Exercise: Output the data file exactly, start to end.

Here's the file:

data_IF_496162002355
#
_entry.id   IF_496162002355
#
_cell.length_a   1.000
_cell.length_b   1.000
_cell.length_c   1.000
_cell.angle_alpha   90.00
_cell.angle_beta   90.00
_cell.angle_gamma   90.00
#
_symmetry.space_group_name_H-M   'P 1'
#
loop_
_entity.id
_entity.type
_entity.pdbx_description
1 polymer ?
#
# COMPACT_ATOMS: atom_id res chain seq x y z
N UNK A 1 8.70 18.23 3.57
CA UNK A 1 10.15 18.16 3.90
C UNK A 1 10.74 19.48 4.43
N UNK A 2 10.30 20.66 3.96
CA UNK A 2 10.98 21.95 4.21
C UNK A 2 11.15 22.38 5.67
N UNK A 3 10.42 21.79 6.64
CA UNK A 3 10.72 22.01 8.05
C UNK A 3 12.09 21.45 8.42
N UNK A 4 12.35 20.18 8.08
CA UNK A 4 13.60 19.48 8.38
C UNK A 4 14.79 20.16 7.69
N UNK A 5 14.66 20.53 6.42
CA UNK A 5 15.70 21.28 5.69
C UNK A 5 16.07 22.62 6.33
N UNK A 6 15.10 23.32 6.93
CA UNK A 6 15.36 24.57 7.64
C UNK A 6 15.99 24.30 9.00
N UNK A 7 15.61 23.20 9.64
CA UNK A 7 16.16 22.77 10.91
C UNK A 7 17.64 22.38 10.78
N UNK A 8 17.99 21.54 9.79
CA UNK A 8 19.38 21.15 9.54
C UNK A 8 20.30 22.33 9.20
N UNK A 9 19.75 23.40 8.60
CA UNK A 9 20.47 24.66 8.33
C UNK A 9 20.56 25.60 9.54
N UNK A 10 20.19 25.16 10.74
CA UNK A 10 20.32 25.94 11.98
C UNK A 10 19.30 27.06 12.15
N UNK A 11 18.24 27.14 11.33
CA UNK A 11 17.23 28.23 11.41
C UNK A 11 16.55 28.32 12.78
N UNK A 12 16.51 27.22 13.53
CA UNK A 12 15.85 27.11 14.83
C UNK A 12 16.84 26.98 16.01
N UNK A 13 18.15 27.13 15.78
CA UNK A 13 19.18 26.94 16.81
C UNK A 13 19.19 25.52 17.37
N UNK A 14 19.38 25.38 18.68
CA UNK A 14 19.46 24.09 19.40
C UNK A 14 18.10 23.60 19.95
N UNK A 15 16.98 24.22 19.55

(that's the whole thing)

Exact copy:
data_IF_496162002355
#
_entry.id   IF_496162002355
#
_cell.length_a   1.000
_cell.length_b   1.000
_cell.length_c   1.000
_cell.angle_alpha   90.00
_cell.angle_beta   90.00
_cell.angle_gamma   90.00
#
_symmetry.space_group_name_H-M   'P 1'
#
loop_
_entity.id
_entity.type
_entity.pdbx_description
1 polymer ?
#
# COMPACT_ATOMS: atom_id res chain seq x y z
N UNK A 1 8.70 18.23 3.57
CA UNK A 1 10.15 18.16 3.90
C UNK A 1 10.74 19.48 4.43
N UNK A 2 10.30 20.66 3.96
CA UNK A 2 10.98 21.95 4.21
C UNK A 2 11.15 22.38 5.67
N UNK A 3 10.42 21.79 6.64
CA UNK A 3 10.72 22.01 8.05
C UNK A 3 12.09 21.45 8.42
N UNK A 4 12.35 20.18 8.08
CA UNK A 4 13.60 19.48 8.38
C UNK A 4 14.79 20.16 7.69
N UNK A 5 14.66 20.53 6.42
CA UNK A 5 15.70 21.28 5.69
C UNK A 5 16.07 22.62 6.33
N UNK A 6 15.10 23.32 6.93
CA UNK A 6 15.36 24.57 7.64
C UNK A 6 15.99 24.30 9.00
N UNK A 7 15.61 23.20 9.64
CA UNK A 7 16.16 22.77 10.91
C UNK A 7 17.64 22.38 10.78
N UNK A 8 17.99 21.54 9.79
CA UNK A 8 19.38 21.15 9.54
C UNK A 8 20.30 22.33 9.20
N UNK A 9 19.75 23.40 8.60
CA UNK A 9 20.47 24.66 8.33
C UNK A 9 20.56 25.60 9.54
N UNK A 10 20.19 25.16 10.74
CA UNK A 10 20.32 25.94 11.98
C UNK A 10 19.30 27.06 12.15
N UNK A 11 18.24 27.14 11.33
CA UNK A 11 17.23 28.23 11.41
C UNK A 11 16.55 28.32 12.78
N UNK A 12 16.51 27.22 13.53
CA UNK A 12 15.85 27.11 14.83
C UNK A 12 16.84 26.98 16.01
N UNK A 13 18.15 27.13 15.78
CA UNK A 13 19.18 26.94 16.81
C UNK A 13 19.19 25.52 17.37
N UNK A 14 19.38 25.38 18.68
CA UNK A 14 19.46 24.09 19.40
C UNK A 14 18.10 23.60 19.95
N UNK A 15 16.98 24.22 19.55